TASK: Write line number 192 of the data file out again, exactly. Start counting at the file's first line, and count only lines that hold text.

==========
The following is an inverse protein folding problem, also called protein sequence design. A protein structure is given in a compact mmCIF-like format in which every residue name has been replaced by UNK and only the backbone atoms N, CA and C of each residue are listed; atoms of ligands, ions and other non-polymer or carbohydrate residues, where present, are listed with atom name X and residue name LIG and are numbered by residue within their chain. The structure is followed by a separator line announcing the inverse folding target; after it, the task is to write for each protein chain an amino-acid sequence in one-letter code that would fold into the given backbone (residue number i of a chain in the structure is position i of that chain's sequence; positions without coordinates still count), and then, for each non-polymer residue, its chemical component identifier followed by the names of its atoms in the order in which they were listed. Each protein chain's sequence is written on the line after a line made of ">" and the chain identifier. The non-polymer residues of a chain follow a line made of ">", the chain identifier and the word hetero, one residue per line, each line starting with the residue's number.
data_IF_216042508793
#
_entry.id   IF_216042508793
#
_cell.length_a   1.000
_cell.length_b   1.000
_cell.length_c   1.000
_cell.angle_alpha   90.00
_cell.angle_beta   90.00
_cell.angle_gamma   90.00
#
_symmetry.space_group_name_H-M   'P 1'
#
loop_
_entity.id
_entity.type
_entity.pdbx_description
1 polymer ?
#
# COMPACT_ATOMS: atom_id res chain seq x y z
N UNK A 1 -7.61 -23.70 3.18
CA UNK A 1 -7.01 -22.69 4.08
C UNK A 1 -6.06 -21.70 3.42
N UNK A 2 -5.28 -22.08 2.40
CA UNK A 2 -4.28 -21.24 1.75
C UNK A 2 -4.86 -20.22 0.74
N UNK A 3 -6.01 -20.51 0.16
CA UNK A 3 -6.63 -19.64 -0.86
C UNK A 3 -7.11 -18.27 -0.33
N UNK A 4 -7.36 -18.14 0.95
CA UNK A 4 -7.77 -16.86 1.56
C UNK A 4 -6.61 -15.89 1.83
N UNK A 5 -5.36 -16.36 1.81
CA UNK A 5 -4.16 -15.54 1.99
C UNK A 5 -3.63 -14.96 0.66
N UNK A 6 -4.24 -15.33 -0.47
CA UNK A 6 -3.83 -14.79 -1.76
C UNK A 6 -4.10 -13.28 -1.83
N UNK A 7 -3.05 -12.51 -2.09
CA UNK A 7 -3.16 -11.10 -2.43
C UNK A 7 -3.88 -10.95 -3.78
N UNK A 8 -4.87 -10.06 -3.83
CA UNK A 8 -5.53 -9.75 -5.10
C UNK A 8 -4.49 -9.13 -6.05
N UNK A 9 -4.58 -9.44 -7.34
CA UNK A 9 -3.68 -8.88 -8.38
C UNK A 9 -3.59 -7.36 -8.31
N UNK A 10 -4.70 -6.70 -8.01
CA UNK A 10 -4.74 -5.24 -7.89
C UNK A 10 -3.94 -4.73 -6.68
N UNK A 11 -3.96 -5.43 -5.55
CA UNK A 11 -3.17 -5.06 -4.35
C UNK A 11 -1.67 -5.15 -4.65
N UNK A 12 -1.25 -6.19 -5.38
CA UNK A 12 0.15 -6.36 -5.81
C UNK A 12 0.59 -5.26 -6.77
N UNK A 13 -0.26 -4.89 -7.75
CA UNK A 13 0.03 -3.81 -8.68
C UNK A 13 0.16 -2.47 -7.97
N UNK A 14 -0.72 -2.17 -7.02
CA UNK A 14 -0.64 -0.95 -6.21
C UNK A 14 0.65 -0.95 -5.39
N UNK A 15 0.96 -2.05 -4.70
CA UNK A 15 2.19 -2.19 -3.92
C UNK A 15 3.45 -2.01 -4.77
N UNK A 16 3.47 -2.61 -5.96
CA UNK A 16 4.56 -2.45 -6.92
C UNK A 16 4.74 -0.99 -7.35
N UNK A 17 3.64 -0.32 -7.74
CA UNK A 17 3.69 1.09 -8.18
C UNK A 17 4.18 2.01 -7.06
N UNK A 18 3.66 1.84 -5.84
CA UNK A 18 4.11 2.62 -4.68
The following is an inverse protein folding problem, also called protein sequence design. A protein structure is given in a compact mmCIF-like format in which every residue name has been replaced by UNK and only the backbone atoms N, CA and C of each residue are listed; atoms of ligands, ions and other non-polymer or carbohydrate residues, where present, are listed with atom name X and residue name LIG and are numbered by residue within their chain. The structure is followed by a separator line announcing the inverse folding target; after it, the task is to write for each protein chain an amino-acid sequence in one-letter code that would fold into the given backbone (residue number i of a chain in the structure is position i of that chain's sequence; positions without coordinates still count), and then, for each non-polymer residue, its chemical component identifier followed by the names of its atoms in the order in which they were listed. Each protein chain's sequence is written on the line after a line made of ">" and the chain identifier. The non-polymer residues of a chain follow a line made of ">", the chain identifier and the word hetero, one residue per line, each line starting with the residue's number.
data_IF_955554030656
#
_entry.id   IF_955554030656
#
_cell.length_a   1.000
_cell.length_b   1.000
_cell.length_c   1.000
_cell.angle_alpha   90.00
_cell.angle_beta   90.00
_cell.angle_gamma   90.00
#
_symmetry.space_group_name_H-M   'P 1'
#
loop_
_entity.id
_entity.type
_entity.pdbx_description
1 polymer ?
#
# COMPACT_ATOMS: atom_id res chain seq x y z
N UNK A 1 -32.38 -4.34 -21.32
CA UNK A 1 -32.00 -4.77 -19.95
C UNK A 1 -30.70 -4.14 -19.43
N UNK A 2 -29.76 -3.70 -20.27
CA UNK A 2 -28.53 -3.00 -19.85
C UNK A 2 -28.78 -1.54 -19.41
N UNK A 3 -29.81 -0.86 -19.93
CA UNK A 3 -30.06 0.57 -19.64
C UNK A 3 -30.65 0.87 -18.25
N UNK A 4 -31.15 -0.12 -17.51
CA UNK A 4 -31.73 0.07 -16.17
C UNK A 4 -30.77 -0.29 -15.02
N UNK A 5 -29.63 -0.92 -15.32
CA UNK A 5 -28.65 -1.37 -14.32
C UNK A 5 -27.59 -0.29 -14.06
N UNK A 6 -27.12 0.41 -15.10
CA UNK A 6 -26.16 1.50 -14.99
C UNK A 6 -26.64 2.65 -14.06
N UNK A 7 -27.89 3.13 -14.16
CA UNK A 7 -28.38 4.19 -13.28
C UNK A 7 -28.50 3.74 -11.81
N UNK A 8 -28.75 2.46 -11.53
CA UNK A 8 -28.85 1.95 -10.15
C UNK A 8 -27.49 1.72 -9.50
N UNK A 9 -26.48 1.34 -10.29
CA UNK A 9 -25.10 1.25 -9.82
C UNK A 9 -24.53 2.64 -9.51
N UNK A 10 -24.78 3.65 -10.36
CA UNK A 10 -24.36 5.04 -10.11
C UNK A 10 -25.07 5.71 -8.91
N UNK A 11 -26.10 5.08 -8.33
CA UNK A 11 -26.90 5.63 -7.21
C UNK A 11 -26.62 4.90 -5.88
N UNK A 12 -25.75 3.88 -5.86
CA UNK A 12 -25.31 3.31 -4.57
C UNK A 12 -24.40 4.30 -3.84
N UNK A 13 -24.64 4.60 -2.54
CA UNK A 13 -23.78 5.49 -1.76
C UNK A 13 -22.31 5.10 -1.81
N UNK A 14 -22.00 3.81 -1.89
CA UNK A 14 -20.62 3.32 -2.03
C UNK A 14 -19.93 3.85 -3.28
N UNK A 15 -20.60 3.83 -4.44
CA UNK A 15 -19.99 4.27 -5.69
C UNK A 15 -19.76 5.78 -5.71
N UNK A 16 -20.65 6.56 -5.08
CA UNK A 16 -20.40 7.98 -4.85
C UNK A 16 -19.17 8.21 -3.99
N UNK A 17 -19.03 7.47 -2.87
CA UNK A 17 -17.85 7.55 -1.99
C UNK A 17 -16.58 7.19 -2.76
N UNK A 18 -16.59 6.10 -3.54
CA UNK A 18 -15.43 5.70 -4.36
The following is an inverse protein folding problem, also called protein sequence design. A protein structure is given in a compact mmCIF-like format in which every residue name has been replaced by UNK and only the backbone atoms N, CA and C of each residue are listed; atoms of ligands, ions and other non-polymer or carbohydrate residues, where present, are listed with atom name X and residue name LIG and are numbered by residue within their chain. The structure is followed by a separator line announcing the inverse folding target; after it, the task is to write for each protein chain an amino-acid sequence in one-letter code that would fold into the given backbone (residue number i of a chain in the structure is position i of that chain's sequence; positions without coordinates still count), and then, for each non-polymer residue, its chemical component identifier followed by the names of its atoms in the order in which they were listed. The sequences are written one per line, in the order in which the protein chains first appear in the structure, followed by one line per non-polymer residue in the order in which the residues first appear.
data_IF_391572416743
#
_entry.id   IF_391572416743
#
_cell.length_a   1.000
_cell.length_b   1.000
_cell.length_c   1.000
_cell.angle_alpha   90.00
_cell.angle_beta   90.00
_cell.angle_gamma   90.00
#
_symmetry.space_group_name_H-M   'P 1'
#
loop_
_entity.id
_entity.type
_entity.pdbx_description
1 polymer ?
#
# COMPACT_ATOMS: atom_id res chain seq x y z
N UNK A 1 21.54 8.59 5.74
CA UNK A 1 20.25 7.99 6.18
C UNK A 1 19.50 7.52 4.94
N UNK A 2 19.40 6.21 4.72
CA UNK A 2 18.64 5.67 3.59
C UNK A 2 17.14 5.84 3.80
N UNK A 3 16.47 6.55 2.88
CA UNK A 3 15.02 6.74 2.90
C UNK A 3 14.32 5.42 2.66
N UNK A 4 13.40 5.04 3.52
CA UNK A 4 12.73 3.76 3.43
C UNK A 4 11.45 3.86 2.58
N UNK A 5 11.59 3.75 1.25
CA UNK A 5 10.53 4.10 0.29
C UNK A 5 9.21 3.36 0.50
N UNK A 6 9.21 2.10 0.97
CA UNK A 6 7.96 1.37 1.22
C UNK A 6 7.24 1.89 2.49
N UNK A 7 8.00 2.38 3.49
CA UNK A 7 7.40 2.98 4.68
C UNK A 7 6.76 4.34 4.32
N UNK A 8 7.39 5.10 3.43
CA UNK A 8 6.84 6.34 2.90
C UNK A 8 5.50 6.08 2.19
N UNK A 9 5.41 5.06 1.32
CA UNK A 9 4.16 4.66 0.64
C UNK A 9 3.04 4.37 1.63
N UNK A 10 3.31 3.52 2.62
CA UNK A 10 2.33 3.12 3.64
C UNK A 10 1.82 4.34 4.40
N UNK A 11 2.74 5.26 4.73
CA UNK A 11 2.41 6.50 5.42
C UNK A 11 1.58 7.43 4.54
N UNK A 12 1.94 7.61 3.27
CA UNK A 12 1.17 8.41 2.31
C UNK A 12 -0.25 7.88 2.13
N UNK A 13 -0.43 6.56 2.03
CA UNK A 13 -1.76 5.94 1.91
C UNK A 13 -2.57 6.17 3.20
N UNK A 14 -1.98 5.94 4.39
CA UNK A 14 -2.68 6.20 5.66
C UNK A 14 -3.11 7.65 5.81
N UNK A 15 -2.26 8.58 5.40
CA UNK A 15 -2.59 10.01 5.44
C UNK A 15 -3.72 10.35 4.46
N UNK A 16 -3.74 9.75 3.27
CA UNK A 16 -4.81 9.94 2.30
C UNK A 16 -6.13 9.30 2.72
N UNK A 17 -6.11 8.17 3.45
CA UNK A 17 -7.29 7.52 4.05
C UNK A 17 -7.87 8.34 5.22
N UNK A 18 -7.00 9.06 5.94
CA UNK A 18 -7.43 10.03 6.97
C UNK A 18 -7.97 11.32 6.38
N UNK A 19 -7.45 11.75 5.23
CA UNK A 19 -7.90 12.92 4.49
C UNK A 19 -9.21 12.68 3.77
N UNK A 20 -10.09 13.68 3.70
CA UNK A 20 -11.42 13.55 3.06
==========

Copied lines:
CA UNK A 8 6.84 6.34 2.90